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Clin Pediatr (Phila). 2009 Jul;48(6):648-55. doi: 10.1177/0009922809334350. Epub 2009 Apr 10.

Developmental screening: is there enough time?

Author information

1
Division of General Pediatrics, Children's Hospital, Boston, Massachusetts, Division of Developmental Medicine, Children's Hospital, Boston, Massachusetts, USA. alison.schonwald@childrens.harvard.edu

Abstract

OBJECTIVES:

The American Academy of Pediatrics recommends routine developmental screening in well-child care. Providers cite time restraints as a limitation preventing its widespread adoption. The objectives were to determine whether routine screening lengthened well-visits and was associated with changes in parent satisfaction and report of anticipatory guidance.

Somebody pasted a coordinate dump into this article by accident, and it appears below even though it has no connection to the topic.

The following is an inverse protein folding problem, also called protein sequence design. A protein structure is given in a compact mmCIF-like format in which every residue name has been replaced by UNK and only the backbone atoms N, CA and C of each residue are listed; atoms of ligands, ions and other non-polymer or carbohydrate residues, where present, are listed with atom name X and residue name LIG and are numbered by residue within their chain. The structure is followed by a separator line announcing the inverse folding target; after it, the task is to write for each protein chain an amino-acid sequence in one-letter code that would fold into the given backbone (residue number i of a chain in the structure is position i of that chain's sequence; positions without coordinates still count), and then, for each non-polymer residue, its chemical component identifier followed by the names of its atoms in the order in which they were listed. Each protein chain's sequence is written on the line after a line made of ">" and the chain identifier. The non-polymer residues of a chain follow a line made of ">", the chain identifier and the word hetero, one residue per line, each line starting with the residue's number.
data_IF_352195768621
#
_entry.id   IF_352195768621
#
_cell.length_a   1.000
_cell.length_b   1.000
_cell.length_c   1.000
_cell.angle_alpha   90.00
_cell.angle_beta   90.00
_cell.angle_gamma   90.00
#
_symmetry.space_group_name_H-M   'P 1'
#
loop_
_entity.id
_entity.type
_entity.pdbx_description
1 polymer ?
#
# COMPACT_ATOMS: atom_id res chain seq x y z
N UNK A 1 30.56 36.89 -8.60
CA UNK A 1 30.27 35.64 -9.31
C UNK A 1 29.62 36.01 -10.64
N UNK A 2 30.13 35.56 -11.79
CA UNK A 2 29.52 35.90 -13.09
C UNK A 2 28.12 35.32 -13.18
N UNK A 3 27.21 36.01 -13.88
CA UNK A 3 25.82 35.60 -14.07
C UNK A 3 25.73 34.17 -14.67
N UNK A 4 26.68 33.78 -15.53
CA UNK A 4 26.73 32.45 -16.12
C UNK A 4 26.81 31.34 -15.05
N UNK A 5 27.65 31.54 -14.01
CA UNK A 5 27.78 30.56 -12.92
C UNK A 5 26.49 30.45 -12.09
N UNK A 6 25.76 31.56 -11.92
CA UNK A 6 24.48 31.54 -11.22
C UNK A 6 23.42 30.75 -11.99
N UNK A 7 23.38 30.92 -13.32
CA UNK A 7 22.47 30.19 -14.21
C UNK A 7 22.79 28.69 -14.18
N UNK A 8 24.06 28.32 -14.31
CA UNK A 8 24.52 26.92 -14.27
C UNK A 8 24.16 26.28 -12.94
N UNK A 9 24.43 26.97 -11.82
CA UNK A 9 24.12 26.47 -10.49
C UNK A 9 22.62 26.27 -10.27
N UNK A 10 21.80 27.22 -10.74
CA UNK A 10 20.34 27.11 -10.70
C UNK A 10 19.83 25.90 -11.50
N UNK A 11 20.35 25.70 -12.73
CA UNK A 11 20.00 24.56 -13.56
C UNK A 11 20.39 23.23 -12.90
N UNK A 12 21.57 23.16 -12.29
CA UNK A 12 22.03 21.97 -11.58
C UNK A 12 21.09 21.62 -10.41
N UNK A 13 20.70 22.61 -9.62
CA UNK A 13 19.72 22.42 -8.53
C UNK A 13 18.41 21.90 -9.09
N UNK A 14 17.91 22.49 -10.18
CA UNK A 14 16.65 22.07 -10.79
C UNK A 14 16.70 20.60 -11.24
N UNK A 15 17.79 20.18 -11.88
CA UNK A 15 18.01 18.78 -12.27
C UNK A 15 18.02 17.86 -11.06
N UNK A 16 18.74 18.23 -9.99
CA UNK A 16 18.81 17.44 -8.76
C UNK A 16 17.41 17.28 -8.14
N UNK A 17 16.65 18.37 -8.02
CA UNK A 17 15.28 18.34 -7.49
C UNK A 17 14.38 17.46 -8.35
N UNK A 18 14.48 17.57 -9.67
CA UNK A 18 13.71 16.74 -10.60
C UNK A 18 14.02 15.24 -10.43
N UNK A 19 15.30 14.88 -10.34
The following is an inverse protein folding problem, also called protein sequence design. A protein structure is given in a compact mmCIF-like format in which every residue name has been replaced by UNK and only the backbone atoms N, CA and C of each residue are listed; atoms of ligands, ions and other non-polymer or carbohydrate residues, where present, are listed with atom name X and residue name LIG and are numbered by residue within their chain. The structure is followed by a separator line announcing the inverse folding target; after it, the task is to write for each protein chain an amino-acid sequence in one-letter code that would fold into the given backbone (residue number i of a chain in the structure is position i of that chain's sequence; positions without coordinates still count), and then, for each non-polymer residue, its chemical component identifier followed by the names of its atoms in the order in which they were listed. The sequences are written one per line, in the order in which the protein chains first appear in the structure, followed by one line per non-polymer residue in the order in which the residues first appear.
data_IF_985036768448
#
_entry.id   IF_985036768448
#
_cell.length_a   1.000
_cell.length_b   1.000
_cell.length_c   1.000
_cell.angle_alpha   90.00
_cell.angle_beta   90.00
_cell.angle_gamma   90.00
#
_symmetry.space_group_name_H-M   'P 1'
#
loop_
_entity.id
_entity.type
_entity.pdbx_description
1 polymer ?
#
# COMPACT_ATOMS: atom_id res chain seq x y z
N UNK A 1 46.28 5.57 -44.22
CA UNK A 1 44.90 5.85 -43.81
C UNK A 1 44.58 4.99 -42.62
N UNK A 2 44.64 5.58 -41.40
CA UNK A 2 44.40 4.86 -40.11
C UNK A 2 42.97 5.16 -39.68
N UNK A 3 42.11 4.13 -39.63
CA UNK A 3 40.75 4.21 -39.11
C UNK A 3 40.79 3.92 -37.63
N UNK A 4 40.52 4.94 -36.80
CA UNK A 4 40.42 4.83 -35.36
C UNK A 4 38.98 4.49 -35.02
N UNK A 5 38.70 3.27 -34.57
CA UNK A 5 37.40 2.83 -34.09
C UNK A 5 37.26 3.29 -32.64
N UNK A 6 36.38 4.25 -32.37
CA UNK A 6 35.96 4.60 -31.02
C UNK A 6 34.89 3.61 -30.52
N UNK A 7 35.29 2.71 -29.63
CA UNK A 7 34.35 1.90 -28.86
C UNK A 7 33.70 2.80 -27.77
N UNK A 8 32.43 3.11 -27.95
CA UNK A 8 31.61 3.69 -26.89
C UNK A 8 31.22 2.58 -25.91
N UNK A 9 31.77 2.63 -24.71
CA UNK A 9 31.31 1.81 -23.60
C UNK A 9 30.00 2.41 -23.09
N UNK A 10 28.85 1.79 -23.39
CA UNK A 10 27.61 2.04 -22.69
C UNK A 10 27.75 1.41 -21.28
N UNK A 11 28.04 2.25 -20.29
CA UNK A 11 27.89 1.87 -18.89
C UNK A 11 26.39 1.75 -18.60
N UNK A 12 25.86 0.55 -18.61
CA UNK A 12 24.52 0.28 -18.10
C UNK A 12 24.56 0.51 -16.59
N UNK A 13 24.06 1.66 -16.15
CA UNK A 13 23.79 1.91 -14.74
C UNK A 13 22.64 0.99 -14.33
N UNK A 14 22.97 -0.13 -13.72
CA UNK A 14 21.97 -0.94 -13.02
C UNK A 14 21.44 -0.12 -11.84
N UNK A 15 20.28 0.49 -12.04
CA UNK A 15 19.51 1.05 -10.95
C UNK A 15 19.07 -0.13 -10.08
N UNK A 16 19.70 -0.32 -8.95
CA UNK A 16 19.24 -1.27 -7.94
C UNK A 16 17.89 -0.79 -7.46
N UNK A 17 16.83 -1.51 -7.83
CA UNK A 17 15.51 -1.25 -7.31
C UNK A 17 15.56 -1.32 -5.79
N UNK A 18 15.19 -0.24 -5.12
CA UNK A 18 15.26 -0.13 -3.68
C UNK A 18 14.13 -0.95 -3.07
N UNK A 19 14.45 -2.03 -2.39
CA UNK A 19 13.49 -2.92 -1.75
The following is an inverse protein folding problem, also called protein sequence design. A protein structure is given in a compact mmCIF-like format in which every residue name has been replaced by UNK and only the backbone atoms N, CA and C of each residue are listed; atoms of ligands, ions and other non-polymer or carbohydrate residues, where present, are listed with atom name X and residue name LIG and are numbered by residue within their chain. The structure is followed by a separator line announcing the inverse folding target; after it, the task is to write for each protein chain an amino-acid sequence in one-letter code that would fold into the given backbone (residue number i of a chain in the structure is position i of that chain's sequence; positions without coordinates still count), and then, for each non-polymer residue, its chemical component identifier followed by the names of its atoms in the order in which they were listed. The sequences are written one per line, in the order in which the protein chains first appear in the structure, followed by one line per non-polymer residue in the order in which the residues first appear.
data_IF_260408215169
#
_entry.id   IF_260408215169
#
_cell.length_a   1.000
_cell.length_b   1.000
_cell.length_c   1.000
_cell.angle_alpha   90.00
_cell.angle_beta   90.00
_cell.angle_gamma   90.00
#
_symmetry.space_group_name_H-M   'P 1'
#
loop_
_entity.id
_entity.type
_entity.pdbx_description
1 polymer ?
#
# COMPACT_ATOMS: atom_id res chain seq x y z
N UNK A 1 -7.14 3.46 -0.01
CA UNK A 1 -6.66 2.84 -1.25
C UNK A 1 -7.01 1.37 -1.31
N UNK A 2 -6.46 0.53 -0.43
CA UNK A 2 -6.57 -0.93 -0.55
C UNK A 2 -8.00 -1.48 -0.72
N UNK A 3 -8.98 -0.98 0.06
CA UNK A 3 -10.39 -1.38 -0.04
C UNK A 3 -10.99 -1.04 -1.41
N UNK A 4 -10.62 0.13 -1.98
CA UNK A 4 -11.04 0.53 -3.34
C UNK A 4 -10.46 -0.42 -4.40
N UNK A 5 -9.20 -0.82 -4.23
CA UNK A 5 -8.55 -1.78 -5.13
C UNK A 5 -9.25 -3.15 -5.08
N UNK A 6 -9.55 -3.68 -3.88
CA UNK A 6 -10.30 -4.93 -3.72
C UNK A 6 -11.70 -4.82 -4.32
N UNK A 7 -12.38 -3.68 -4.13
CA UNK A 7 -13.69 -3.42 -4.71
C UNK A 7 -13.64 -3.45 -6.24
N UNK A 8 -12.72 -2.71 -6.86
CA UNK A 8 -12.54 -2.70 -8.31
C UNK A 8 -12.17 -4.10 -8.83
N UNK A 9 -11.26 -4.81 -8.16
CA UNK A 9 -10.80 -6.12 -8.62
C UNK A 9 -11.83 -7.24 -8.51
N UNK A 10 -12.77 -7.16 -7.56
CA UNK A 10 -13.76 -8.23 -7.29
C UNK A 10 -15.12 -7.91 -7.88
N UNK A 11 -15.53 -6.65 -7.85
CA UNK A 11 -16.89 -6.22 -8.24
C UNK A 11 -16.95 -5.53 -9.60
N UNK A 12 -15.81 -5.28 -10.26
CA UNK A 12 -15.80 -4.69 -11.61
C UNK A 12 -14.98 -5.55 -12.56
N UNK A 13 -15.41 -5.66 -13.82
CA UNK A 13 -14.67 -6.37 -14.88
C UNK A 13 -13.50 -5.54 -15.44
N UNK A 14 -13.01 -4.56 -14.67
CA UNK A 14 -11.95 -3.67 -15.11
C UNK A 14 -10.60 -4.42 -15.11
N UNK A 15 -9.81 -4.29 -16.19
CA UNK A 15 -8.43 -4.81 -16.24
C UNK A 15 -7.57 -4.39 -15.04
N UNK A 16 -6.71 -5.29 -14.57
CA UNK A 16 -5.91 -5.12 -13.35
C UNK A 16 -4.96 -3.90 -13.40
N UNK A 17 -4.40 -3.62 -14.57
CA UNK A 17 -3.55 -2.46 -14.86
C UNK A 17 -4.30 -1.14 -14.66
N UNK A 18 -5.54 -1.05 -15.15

METHODS:

Visits before and after implementation of routine screening were timed. Parents whose children were seen before or after screening began were contacted to query their perceptions of the visit.

RESULTS:

There was no change in visit lengths after the screener was included. With screening, more parents reported their provider talked about their concerns, and that their questions were answered. There were no changes in parent satisfaction ratings or reports of anticipatory guidance discussions.

CONCLUSIONS:

The perceived obstacle that routine screening requires more time than pediatricians have should not prevent its adoption. Screening tools may empower some parents otherwise reluctant to raise concerns unsolicited.

PMID:
19363163
DOI:
10.1177/0009922809334350
[Indexed for MEDLINE]

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